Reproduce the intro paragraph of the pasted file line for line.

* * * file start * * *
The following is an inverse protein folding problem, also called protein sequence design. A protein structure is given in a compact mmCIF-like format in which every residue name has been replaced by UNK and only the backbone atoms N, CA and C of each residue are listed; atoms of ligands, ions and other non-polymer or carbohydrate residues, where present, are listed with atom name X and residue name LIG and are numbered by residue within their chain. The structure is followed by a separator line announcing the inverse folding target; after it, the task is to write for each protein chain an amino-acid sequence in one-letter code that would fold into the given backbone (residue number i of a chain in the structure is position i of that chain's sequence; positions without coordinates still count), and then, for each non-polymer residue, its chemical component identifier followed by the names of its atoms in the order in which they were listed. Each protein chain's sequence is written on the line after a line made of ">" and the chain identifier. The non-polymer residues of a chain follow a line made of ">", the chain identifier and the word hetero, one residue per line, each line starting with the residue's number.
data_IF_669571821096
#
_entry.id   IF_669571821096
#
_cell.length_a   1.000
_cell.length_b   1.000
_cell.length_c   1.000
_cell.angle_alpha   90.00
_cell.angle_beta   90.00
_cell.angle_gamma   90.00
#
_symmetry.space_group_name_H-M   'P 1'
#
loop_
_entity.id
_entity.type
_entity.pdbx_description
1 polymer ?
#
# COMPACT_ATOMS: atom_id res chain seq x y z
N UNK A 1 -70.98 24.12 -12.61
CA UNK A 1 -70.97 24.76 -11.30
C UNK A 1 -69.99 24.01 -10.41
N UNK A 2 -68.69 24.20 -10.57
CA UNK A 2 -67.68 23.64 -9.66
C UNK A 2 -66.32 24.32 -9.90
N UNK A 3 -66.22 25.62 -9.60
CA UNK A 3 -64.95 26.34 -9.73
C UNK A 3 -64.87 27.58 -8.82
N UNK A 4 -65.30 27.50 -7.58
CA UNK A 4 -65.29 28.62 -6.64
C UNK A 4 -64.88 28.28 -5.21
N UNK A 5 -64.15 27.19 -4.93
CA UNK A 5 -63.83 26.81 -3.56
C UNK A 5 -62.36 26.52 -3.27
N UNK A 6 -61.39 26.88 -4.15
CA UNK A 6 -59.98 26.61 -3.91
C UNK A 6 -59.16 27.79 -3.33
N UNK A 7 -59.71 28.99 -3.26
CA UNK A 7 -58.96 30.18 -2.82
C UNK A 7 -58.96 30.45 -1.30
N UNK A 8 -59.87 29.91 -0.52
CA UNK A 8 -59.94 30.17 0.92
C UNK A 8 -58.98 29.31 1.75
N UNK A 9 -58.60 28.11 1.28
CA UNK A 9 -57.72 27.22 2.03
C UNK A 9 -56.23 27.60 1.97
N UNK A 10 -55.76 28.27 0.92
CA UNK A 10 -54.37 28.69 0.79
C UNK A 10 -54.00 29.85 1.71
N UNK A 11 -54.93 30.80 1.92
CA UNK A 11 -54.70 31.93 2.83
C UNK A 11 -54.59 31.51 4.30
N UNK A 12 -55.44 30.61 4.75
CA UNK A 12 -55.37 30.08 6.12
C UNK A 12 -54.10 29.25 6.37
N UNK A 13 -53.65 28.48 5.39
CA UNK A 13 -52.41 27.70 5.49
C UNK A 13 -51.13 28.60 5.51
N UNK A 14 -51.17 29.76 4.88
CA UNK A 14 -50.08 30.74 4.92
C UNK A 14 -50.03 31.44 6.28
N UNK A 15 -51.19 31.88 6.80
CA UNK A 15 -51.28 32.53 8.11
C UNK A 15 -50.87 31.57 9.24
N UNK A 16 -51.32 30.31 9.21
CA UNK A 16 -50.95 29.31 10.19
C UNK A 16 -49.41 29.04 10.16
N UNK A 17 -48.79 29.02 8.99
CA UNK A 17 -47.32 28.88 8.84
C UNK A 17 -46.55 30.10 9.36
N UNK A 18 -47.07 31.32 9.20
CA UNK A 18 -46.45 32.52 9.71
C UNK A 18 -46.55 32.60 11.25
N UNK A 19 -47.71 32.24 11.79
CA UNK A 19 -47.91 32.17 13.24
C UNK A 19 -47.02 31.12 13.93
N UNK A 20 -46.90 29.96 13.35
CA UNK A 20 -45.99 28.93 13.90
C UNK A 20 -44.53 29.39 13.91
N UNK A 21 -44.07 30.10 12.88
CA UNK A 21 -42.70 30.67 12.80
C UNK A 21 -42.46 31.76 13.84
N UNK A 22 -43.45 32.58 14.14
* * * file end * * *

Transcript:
The following is an inverse protein folding problem, also called protein sequence design. A protein structure is given in a compact mmCIF-like format in which every residue name has been replaced by UNK and only the backbone atoms N, CA and C of each residue are listed; atoms of ligands, ions and other non-polymer or carbohydrate residues, where present, are listed with atom name X and residue name LIG and are numbered by residue within their chain. The structure is followed by a separator line announcing the inverse folding target; after it, the task is to write for each protein chain an amino-acid sequence in one-letter code that would fold into the given backbone (residue number i of a chain in the structure is position i of that chain's sequence; positions without coordinates still count), and then, for each non-polymer residue, its chemical component identifier followed by the names of its atoms in the order in which they were listed. Each protein chain's sequence is written on the line after a line made of ">" and the chain identifier. The non-polymer residues of a chain follow a line made of ">", the chain identifier and the word hetero, one residue per line, each line starting with the residue's number.